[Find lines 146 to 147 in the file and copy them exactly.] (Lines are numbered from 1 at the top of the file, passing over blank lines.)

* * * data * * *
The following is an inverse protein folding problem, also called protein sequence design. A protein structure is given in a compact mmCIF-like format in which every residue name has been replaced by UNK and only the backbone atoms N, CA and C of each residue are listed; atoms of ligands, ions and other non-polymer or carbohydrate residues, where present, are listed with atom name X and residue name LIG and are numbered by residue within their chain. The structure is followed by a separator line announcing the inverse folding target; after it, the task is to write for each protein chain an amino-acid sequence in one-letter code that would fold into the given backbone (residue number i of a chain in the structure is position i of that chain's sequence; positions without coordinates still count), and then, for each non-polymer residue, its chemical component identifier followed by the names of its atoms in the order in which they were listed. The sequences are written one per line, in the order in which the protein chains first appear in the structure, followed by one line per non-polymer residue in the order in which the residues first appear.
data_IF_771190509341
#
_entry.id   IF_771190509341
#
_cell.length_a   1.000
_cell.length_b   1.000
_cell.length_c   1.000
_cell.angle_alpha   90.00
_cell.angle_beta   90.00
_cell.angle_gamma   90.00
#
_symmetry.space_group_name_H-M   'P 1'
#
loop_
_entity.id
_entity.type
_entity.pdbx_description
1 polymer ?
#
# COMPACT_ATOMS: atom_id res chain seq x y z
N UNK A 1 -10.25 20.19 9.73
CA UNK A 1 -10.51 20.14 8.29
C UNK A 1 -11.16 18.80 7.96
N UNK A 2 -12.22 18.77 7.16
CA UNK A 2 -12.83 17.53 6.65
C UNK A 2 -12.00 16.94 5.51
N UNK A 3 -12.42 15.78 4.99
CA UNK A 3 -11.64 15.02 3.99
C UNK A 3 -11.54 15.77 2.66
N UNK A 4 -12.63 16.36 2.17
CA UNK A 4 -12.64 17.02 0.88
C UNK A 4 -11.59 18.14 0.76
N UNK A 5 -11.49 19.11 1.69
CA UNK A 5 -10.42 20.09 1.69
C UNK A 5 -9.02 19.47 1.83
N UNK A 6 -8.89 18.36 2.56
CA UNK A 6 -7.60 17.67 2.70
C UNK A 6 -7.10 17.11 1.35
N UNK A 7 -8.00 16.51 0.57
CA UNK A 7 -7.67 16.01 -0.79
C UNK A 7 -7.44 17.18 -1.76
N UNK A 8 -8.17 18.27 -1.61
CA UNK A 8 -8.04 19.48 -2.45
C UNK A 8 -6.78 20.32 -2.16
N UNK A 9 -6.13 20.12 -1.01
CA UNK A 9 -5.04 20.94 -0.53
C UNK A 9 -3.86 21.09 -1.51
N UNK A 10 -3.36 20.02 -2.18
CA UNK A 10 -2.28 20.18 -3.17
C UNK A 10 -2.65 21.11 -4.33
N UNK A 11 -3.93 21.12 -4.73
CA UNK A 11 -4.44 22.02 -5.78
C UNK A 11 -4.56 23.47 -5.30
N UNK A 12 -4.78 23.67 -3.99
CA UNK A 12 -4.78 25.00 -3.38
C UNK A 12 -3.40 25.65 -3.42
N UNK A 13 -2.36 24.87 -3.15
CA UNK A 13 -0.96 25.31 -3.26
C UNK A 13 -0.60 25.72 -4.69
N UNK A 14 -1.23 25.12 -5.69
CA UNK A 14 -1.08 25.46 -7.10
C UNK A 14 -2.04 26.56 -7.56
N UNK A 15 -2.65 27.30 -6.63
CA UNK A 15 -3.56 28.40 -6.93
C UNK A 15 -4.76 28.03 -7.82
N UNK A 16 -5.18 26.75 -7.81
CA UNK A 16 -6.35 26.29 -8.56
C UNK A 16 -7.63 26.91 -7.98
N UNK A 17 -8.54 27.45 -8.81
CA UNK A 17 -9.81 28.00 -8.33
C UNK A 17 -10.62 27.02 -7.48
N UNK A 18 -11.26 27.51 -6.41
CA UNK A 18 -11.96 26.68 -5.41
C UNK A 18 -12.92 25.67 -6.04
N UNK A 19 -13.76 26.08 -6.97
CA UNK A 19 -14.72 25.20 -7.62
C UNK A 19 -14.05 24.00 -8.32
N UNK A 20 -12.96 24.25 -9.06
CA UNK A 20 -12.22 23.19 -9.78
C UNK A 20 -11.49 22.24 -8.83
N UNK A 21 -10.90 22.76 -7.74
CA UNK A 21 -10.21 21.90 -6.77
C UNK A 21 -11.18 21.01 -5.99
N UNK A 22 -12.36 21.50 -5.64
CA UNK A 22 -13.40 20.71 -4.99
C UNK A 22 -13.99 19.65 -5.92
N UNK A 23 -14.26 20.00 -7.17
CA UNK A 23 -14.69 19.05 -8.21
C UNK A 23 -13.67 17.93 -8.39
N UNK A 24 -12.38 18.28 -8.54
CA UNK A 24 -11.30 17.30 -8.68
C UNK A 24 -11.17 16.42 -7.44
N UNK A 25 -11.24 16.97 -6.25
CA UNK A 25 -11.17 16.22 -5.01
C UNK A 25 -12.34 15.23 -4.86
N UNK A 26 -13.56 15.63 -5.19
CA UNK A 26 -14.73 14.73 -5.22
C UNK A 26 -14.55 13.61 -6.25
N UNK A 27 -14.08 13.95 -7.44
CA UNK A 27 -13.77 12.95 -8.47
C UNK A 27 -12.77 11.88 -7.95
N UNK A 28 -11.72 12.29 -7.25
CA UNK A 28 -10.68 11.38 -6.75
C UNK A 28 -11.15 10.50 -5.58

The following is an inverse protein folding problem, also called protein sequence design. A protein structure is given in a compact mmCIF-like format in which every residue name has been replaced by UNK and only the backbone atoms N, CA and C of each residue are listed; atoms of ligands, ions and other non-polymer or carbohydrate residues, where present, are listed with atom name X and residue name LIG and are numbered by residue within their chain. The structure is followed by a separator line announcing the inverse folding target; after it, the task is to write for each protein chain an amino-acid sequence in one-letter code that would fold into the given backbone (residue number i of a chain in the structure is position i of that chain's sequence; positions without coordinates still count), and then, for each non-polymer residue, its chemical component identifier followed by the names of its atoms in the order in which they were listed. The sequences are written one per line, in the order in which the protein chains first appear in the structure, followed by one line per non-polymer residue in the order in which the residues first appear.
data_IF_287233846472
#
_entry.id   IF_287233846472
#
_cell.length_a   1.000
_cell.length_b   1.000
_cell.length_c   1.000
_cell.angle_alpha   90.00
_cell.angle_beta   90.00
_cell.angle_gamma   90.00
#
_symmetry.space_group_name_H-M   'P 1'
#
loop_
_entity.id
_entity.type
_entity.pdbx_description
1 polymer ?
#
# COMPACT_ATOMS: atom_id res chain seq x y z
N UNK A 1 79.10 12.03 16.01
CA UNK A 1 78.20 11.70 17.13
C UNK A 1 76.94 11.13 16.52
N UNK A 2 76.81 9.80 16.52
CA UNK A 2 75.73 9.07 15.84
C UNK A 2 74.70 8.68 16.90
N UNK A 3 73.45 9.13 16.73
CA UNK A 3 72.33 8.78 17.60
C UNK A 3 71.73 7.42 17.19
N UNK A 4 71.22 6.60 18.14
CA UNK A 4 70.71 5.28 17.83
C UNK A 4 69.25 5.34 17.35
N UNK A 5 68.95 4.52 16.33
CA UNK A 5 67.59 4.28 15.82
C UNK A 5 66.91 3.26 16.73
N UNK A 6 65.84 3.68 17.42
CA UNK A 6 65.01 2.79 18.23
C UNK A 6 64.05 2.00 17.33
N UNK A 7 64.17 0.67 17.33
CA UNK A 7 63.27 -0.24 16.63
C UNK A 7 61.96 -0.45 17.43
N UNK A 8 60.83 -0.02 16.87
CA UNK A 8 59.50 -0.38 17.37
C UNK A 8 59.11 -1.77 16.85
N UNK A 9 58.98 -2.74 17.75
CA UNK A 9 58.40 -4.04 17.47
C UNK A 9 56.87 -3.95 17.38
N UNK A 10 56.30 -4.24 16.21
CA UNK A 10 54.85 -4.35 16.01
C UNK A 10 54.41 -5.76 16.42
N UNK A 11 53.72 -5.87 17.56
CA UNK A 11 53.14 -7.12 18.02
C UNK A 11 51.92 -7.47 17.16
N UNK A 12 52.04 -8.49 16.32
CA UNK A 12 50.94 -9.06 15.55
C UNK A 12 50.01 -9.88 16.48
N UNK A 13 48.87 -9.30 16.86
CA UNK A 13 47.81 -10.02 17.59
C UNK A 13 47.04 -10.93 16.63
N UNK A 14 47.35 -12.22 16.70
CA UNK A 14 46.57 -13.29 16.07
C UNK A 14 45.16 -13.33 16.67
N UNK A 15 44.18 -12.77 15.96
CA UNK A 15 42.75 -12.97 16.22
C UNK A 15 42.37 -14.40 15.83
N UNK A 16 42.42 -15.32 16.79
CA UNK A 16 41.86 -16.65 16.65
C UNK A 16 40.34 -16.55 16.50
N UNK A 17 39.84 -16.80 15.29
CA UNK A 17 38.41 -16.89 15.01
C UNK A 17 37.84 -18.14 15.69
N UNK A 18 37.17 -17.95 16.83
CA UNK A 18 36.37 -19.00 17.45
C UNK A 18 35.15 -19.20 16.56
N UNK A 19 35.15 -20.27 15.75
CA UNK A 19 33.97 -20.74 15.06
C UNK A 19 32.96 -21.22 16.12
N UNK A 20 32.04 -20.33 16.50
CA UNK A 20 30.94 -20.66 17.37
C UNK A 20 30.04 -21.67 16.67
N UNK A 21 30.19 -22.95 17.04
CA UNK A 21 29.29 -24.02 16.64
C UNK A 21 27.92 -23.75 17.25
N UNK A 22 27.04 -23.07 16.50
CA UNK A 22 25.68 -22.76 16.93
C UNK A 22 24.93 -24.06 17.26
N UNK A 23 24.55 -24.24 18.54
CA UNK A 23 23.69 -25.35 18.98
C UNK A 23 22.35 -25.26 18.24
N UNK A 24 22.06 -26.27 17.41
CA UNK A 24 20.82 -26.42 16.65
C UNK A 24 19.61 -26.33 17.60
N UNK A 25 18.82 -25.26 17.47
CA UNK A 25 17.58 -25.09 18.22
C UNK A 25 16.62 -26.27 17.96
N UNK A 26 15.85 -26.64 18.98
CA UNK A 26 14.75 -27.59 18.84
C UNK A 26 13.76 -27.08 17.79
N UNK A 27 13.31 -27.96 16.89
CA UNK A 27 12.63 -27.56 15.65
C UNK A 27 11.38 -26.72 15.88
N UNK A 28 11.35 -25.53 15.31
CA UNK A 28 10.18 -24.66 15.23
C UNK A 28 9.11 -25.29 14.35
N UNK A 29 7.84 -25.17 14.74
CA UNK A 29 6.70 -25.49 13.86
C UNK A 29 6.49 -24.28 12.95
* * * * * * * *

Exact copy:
CA UNK A 7 63.27 -0.24 16.63
C UNK A 7 61.96 -0.45 17.43